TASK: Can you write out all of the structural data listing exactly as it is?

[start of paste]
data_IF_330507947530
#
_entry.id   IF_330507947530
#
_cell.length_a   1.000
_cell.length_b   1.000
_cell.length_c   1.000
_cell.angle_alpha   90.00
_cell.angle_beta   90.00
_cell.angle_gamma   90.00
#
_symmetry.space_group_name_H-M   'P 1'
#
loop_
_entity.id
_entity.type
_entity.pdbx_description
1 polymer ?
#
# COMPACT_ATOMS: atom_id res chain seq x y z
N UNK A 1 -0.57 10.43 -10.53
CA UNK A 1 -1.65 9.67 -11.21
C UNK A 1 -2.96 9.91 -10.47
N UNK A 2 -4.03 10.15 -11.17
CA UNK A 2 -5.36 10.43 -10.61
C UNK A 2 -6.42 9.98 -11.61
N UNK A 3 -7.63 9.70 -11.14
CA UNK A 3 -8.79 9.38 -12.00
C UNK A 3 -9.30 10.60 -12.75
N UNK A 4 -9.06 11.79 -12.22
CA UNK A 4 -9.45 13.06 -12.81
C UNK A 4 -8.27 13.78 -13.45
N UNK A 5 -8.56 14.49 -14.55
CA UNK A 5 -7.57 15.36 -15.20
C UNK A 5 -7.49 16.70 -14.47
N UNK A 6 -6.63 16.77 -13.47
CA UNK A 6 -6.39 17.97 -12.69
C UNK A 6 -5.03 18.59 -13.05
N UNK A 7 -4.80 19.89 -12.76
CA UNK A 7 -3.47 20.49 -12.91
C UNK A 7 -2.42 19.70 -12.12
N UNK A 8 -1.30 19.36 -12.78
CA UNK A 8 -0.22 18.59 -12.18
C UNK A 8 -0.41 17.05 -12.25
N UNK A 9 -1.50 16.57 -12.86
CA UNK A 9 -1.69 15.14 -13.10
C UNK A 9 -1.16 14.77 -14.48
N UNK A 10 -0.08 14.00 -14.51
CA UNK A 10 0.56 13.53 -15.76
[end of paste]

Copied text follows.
data_IF_330507947530
#
_entry.id   IF_330507947530
#
_cell.length_a   1.000
_cell.length_b   1.000
_cell.length_c   1.000
_cell.angle_alpha   90.00
_cell.angle_beta   90.00
_cell.angle_gamma   90.00
#
_symmetry.space_group_name_H-M   'P 1'
#
loop_
_entity.id
_entity.type
_entity.pdbx_description
1 polymer ?
#
# COMPACT_ATOMS: atom_id res chain seq x y z
N UNK A 1 -0.57 10.43 -10.53
CA UNK A 1 -1.65 9.67 -11.21
C UNK A 1 -2.96 9.91 -10.47
N UNK A 2 -4.03 10.15 -11.17
CA UNK A 2 -5.36 10.43 -10.61
C UNK A 2 -6.42 9.98 -11.61
N UNK A 3 -7.63 9.70 -11.14
CA UNK A 3 -8.79 9.38 -12.00
C UNK A 3 -9.30 10.60 -12.75
N UNK A 4 -9.06 11.79 -12.22
CA UNK A 4 -9.45 13.06 -12.81
C UNK A 4 -8.27 13.78 -13.45
N UNK A 5 -8.56 14.49 -14.55
CA UNK A 5 -7.57 15.36 -15.20
C UNK A 5 -7.49 16.70 -14.47
N UNK A 6 -6.63 16.77 -13.47
CA UNK A 6 -6.39 17.97 -12.69
C UNK A 6 -5.03 18.59 -13.05
N UNK A 7 -4.80 19.89 -12.76
CA UNK A 7 -3.47 20.49 -12.91
C UNK A 7 -2.42 19.70 -12.12
N UNK A 8 -1.30 19.36 -12.78
CA UNK A 8 -0.22 18.59 -12.18
C UNK A 8 -0.41 17.05 -12.25
N UNK A 9 -1.50 16.57 -12.86
CA UNK A 9 -1.69 15.14 -13.10
C UNK A 9 -1.16 14.77 -14.48
N UNK A 10 -0.08 14.00 -14.51
CA UNK A 10 0.56 13.53 -15.76